The impostor syndrome is perhaps one of the most discussed psychological phenomena in recent years. A large “demand” for this topic is associated, among other things, with the development of social networks, where it is customary to share one’s achievements and observe the achievements of others. By what signs can one recognize an “imposter” in oneself, how to deal with him, and is it possible to emerge victorious from this struggle?
This syndrome can be briefly described as a feeling that we do not deserve recognition and success – both existing and possible in the future. Let’s take a closer look at what “bells” signal that the “imposter” has granted.
5 SIGNS OF “IMPOSTER SYNDROME”
“It was just luck”
When a person is praised and celebrated for his achievements, he feels embarrassed, because he is sure that his successes are just an accident or luck, and he is afraid of being “exposed”. It is difficult for him to appropriate his merits.
A person with impostor syndrome often feels they lack knowledge, skills, or experience. It seems that there is still more to learn before moving on to action. But not always with an increase in the number of diplomas and certificates, self-confidence increases.
“I don’t get paid that much”
Shame or fear of taking money for one’s work, raising the price, or asking for a raise is another possible manifestation of impostor syndrome. A person is sure that something is not enough in him to charge more money for his work, and is afraid of not meeting the expectations of a client or employer.
“All of a sudden it won’t work”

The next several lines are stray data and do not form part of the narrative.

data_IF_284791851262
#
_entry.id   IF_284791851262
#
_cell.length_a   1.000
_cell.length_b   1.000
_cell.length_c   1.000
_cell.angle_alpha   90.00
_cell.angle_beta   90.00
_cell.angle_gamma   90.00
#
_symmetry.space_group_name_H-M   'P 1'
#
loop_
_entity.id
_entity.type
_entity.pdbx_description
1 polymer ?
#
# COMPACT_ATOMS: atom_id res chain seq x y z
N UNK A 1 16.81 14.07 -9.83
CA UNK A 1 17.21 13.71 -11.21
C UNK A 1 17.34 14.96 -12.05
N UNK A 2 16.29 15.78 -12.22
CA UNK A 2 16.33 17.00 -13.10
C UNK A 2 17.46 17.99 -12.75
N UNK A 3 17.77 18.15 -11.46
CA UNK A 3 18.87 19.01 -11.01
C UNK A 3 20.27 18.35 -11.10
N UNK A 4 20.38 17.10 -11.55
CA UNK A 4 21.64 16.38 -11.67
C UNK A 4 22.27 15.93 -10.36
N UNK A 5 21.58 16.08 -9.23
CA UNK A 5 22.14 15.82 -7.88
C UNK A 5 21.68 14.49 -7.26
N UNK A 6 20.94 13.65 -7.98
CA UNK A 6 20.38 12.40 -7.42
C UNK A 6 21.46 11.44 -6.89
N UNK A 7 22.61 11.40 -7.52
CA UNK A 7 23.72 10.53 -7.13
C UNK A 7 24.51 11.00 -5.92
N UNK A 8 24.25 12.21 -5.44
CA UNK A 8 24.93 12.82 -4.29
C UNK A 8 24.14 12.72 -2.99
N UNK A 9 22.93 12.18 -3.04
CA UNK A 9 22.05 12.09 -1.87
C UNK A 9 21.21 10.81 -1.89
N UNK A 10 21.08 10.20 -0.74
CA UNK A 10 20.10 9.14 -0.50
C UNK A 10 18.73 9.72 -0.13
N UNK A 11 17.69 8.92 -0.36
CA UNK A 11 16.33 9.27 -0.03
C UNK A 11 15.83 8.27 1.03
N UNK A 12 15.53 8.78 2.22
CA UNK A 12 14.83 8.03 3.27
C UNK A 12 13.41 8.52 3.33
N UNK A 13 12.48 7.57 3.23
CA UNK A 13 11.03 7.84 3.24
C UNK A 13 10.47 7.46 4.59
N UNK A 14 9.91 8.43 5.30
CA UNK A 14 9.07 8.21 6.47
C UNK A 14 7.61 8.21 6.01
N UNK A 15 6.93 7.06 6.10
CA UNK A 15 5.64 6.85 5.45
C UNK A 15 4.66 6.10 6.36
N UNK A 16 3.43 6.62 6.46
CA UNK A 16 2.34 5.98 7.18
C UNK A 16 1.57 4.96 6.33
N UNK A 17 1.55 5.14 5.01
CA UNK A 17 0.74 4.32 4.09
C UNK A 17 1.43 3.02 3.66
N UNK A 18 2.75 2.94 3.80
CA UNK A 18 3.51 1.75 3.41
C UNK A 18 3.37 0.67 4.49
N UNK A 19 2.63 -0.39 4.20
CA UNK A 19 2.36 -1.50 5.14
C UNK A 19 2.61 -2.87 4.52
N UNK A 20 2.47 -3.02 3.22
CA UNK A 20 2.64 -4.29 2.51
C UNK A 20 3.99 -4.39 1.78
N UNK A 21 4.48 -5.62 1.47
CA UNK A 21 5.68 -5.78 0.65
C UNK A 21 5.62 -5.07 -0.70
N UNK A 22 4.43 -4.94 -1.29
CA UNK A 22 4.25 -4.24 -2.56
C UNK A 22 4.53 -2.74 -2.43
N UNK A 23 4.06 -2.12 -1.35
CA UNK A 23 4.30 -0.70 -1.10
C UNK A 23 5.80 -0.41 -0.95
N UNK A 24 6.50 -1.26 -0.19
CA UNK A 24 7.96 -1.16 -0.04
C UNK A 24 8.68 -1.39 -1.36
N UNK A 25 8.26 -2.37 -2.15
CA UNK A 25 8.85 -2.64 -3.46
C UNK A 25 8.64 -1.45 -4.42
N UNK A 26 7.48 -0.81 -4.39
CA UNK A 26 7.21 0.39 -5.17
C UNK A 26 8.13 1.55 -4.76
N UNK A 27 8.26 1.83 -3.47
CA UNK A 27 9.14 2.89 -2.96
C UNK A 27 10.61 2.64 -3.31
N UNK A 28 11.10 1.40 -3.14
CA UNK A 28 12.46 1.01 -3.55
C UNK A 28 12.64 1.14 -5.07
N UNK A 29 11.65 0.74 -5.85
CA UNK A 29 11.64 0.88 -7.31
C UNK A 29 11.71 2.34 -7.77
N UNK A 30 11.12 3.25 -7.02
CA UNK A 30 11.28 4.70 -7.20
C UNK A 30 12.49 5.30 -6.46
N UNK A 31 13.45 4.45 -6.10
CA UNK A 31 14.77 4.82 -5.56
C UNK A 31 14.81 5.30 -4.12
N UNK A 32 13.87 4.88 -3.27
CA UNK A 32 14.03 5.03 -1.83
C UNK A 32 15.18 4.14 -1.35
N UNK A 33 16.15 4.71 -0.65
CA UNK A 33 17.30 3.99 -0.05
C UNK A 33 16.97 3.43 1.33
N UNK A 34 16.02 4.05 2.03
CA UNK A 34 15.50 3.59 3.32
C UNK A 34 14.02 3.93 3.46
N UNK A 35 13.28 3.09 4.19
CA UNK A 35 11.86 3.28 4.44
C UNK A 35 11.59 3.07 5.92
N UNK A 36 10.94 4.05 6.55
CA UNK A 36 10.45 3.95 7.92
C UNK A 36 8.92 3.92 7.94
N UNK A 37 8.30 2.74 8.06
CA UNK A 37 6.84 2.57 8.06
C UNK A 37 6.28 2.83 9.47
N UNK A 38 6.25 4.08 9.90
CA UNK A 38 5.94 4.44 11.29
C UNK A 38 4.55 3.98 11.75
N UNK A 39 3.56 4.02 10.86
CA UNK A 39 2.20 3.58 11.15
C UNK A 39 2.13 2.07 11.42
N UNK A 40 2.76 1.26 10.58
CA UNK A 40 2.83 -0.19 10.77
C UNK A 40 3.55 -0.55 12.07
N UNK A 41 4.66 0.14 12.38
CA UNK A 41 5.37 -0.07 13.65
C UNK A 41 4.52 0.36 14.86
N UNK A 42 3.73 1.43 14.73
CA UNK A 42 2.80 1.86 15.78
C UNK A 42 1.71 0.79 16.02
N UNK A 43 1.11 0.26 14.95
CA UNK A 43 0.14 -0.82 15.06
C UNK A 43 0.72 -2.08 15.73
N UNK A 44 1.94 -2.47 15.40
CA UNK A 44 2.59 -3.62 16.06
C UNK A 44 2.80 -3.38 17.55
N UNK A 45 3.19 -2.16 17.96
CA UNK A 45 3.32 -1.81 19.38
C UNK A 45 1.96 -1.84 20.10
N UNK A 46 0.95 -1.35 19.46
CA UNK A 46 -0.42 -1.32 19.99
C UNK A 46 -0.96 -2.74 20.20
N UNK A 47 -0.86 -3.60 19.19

People with Imposter Syndrome are afraid of making mistakes and believe that they must perform any task at the highest level, otherwise someone will find out about their alleged incompetence. And so they either make excessive efforts, which can be expressed in workaholism or perfectionism, or they refuse to take any steps – procrastination or inaction.
It would be nice to continue to keep a diary of achievements and save everything, even insignificant positive results, in it. In general, it is very important to shift the focus from failures to what works, and finally start to enjoy small intermediate successes, and not just achieving a big goal.
We accept the support of others
Honest feedback from the environment also helps to cope with doubts and insecurities. If you ask at least a dozen people – relatives, friends, colleagues – to name your strengths, you can see interesting coincidences. And, of course, they are not random. It remains to believe people and begin to appropriate what others have seen for a long time.
Getting “field” experience
And the most effective argument in a dispute with the “imposter” is practice. Actions. Experience. Learning is, of course, good and important when you really lack knowledge. But the fifth theoretical training on the same topic will not cure the impostor syndrome. We must try in practice in order not to fall into a vicious circle: no experience – we do not act, because there is no experience – in the end we never get experience.